HaSh - The Haskell Shell (Home Page)

What is HaSh?

HaSh is a nascent project to produce a shell scripting system based on the Haskell programming language. No code has yet been written. This is the home page for the people interested in the project, whether designing it, building it, documenting it, testing it, or using it.


Design Notes Mailing List The Library

What is Haskell?

Haskell is a functional programming language. Unlike languages like Lisp, Scheme, and even ML, Haskell is pure, in that assignment is not a feature provided by the language. Haskell is also unusual in that it is lazy, which is to say no expression is evaluated unless it absolutely must be.

There is lots of information about Haskell, both in bits and atoms. The best place to start online is the Haskell Home Page.

For a book, I'd recommend Simon Gibb's book, Haskell - The Craft of Functional Programming . It isn't really a book for new programmers, but it is fairly comprehensive.

See the Library for more books on relevant topics.

Why HaSh?

Obviously, making a Haskell shell is just a nice exercise unless the shell provides significant benefits over existing shells. One component I see there is Haskell's language features: laziness, strong typing, and overall rationality. The other aspect to HaSh that could make it beneficial is if it was more elegantly integrated into a desktop environment than the usual shells.

Language Features

Laziness, I think, works quite well as a higher-level model of processes, especially daemons. A process sleeps until it is specifically requested to provide some information or take some action.

Strong typing is something not usually found in shells. The reasoning behind this is that strong typing gets in the way of rapid prototyping, which is the kind of work shells are ostensibly designed for. We all know, however, how many web sites depend on shell scripts (and I include Perl here) running as a CGI script. But what about interactive use? Isn't a type error annoying when all you're trying to do is "ls"? Given Haskell's polymorphism, I'd suggest that if you do get a type error, you probably wouldn't have gotten what you wanted under a weakly typed shell anyway.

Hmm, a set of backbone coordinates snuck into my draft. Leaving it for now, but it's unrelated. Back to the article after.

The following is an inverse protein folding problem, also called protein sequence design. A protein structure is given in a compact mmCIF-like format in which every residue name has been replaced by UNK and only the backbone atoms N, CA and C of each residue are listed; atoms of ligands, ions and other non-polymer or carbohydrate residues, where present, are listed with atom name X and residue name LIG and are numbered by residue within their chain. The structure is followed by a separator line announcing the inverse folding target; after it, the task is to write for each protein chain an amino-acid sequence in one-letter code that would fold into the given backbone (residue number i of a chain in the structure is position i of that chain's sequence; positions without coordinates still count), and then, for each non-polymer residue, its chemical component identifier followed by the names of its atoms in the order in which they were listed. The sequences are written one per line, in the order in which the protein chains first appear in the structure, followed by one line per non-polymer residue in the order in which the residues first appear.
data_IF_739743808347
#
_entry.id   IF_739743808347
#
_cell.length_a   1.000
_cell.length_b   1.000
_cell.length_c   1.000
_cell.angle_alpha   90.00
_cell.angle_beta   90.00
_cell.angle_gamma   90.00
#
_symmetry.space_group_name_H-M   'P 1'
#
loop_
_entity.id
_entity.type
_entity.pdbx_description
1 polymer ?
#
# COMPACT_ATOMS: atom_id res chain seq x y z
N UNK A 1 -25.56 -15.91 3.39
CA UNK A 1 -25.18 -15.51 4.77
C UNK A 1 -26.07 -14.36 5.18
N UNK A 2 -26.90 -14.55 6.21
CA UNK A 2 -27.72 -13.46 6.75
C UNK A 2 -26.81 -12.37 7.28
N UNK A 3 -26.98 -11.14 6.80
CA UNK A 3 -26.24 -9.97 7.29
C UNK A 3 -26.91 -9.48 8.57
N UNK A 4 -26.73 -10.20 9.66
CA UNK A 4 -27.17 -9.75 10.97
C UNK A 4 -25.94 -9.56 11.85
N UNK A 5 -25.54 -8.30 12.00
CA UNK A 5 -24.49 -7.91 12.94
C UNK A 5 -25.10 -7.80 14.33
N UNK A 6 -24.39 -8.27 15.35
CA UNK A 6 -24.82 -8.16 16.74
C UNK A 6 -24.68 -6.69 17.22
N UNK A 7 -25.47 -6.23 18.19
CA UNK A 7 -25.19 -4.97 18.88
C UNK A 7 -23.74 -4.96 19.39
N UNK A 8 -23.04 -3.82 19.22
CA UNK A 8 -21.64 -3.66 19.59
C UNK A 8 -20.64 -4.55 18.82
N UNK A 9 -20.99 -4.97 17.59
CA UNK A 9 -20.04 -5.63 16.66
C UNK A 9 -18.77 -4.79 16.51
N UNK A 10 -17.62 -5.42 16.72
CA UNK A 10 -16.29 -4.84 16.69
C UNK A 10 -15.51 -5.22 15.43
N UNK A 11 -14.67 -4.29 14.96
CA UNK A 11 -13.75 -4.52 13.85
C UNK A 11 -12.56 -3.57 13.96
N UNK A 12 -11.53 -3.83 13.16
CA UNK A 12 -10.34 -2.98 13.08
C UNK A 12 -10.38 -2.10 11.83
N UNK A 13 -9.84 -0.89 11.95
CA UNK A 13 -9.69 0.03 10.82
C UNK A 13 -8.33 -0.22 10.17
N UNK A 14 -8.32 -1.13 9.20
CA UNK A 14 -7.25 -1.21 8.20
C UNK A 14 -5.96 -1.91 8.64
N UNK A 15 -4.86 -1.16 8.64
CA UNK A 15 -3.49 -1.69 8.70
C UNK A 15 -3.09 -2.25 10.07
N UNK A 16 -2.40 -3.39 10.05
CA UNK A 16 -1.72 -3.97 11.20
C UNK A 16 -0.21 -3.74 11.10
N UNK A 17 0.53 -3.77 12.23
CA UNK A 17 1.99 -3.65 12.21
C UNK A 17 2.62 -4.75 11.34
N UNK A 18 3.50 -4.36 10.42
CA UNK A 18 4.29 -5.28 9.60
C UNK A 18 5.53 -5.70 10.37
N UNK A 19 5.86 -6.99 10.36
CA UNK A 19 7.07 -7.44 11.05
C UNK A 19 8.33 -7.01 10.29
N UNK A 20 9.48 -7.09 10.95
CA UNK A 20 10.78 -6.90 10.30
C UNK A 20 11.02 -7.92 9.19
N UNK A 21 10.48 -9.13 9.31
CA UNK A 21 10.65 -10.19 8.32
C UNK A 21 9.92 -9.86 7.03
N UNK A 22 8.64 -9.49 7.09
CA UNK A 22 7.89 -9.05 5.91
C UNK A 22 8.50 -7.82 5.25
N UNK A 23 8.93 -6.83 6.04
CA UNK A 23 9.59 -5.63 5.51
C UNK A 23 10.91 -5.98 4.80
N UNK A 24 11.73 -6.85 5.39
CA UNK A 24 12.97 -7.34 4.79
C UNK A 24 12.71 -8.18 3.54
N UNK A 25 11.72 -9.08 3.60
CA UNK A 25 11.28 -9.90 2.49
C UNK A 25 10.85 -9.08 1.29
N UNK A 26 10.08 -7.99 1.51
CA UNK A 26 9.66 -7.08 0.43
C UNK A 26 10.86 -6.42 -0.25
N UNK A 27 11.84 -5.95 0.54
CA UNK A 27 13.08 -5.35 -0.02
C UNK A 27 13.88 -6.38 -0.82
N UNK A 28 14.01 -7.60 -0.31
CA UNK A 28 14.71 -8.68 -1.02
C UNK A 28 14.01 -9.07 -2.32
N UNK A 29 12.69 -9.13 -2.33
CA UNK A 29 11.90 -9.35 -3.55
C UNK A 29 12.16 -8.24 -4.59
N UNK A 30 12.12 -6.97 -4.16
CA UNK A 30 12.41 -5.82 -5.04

Finally, Haskell's overall rationality, by which I mean the ability to reason about the code you write. This is something of unique value for system scripting, I think. Too many people know the "joke" about Perl being a write-only language. Having a scripting language with the undeniable utility of Perl, but the clarity of Haskell, well that would be quite something, wouldn't it?

Desktop Integration

Most shells simply run in a terminal window - X Term or Kvt or some such. This has led to a lot of (unjustified) bad press for Unix in general and Linux in particular. Non-geeks see shells as too arcane for "normal humans."

But what about a shell makes it intrinsically difficult to use? Three things:

Arguably, Haskell's syntax is cleaner than many shell languages. This of course is flame-bait, so I'll discuss it no further.

In the past, graphical shells or visual programming languages have often either scaled poorly or been clumsy enough that they were not sufficiently useful. "Visual" environments like Visual Basic are productive largely because they simplify repetitive tasks required by many poor UI libraries. Haskell itself should scale nicely. Simplifying repetitive tasks is what shell scripts do naturally. By making it easy to create graphical shell scripts, even just push-button icons corresponding to Haskell expressions, we may have a tool that turns out to be quite useful.

Finally, we have the question of making the shell desktop-aware. The ability to drop and drag files onto HaSh expressions springs to mind as something that could be quite useful. This might permit, for example, an elegant and obvious way to run a command in one directory on files in others.

©Brook Conner
Last modified: Sat Aug 21 00:34:49 EDT 1999